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Extra help for victims of sexual violence


Extra ISVAs will provide support for sexual violence victims

More victims of sexual violence in Cleveland will have access to an expert advocate to guide them through the criminal justice system, thanks to a £116,000 national investment secured by the Office of the Police and Crime Commissioner.  

The Ministry of Justice funding will pay for two additional Independent Sexual Violence Advisers (ISVAs) to operate across the Cleveland area between 1 July 2020 and 31 March 2022.

An ISVA is specially trained to provide emotional and practical support for victims of rape or sexual assault. Their main role is to support around the criminal justice process, but they are independent from the police and are not legal advisors.

In Cleveland, the ISVA service is delivered through Middlesbrough-based charity Arch North East. In the last 12 months, the service offered 5,712 sessions of support, including 467 new assessments, 1,371 face to face meets and 151 court support sessions.

Of the 321,190 people aged 16-59 living in Cleveland, it’s estimated 14% have been subjected to some form of sexual violence since they turned 16.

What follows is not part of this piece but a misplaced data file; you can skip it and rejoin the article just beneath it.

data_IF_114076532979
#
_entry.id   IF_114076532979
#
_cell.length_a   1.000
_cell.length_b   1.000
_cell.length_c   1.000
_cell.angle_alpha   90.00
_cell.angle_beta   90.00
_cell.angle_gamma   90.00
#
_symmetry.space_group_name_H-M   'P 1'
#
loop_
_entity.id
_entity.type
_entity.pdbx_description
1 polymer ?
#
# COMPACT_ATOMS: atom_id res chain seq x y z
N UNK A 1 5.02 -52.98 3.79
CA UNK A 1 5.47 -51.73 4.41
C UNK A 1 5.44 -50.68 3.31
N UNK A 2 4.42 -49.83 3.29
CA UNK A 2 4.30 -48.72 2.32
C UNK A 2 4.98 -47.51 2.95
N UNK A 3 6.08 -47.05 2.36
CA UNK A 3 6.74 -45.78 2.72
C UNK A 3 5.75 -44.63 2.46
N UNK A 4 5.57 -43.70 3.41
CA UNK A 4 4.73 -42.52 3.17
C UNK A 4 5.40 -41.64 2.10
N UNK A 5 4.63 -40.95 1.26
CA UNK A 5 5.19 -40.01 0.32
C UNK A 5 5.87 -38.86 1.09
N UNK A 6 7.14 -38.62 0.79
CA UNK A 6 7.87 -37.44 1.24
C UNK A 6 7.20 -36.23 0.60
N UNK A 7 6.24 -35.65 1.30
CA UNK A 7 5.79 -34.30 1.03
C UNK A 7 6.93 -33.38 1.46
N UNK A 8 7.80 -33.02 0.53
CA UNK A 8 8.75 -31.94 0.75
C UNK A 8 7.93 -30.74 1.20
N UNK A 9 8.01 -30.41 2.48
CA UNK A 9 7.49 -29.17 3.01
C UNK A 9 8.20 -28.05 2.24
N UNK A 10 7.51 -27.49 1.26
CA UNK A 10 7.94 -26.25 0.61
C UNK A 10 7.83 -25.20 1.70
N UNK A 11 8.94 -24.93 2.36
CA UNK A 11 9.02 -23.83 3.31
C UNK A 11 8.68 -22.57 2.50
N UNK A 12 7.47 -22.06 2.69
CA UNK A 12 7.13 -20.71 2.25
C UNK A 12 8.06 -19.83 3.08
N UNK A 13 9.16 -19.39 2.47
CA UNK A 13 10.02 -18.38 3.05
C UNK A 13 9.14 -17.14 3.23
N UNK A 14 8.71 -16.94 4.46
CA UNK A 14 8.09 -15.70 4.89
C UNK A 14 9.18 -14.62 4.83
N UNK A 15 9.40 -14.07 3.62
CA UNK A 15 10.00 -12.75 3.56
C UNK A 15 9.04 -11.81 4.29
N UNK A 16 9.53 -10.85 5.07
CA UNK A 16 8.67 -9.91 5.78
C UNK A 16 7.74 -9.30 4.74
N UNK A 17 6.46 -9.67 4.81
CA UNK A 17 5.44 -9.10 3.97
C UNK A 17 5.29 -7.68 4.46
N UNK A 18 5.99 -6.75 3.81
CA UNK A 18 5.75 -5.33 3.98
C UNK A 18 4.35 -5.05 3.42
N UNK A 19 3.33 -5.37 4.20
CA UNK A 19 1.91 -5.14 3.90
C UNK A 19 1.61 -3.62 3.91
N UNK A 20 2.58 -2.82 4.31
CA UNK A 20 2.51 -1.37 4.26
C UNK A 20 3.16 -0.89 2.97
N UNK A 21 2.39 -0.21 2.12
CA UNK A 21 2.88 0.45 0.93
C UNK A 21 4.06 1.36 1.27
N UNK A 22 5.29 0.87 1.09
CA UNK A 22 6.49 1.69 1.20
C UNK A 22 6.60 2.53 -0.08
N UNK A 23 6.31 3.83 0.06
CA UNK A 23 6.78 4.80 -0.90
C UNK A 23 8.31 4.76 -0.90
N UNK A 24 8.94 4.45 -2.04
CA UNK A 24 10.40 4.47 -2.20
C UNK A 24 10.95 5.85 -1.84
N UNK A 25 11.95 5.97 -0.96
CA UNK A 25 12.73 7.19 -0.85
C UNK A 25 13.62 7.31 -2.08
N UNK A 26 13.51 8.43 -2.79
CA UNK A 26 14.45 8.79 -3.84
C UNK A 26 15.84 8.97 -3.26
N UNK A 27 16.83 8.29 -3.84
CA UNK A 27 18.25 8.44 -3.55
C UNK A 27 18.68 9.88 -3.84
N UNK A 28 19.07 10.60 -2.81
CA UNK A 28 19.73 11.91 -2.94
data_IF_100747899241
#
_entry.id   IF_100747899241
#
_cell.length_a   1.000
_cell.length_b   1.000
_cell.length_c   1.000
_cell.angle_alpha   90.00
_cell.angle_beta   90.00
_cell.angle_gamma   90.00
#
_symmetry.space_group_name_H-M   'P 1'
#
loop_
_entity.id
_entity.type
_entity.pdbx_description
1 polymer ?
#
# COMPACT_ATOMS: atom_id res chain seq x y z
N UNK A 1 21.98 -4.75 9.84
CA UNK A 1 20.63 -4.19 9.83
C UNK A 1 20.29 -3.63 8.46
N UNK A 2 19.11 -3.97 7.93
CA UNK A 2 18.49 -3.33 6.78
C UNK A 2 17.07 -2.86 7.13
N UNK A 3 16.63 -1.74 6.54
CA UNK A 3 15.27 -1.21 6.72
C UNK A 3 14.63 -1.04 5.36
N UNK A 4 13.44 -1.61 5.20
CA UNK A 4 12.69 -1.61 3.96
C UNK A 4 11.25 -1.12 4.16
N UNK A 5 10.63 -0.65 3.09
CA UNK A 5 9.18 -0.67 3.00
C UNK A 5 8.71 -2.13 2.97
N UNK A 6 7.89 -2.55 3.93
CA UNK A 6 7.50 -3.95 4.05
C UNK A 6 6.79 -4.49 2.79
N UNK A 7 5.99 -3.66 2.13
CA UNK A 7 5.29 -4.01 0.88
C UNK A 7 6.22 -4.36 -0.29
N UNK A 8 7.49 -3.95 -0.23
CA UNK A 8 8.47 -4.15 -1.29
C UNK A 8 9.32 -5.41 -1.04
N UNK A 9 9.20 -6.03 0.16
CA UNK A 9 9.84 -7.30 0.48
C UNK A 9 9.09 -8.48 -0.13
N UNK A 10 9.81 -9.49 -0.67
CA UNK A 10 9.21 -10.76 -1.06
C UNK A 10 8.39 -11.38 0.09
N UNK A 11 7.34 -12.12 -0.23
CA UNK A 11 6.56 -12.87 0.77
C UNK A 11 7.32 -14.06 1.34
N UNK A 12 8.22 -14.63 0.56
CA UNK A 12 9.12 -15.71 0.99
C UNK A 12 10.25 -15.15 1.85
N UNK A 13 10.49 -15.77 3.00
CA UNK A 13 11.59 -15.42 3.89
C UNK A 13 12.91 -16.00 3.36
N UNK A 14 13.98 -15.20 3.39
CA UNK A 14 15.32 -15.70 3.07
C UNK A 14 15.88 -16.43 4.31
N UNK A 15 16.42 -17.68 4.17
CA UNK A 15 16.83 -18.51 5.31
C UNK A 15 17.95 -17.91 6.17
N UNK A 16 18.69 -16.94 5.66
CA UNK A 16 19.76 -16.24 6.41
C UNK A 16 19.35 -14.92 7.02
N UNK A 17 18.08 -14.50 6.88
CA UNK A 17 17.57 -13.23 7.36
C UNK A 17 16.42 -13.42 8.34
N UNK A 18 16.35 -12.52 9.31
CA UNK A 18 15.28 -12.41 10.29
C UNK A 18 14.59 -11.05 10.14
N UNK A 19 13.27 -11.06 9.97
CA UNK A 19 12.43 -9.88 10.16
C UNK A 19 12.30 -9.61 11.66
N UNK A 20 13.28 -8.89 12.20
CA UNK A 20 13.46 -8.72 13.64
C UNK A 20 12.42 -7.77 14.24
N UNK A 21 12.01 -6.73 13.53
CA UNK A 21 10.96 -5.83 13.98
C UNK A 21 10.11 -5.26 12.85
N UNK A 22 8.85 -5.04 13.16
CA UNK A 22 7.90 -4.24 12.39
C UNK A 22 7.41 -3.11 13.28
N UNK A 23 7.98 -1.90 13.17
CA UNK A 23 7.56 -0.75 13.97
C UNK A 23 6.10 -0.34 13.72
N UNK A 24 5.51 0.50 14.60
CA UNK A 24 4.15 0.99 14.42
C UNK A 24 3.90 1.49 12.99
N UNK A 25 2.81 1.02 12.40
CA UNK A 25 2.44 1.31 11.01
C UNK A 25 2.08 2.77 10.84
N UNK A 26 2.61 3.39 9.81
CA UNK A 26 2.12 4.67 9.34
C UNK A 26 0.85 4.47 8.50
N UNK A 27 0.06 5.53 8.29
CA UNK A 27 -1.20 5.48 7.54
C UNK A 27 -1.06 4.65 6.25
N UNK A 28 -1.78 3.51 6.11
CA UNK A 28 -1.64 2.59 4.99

The Covid-19 crisis is expected to cause further demand for ISVAs, as delays to court proceedings will extend the amount of time victims require specialist support and advice.

Police and Crime Commissioner Barry Coppinger said: “We’ve made great progress in streamlining our ISVA service to just one provider, Arch North East, who do a fantastic job of supporting victims of sexual violence – whether they want to report to the police or not. For many victims, an ISVA becomes a lifeline as they navigate the challenges of the criminal justice system together.

“These two additional workers will enable the service to continue to provide their high-quality advice and support, but will also allow them to respond to increasing reports of sexual violence and the inevitable court delays caused by the Covid-19 pandemic.”

The additional ISVAs will join a team 9 ISVAs and 2 part-time Life Enhancement Skills Advisors (LESAs,) who also provide support to victims across the entire county.

Arch North East CEO Nicky Harkin said: “This is fantastic news the funding will allow us to respond to the demands being placed on the service as the longer-term impacts of COVID-19 become known.

“We can continue to ensure Independent advocacy and a safe and confidential space for men, women and children across Teesside affected by sexual violence and abuse.”



Posted on Friday 17th July 2020
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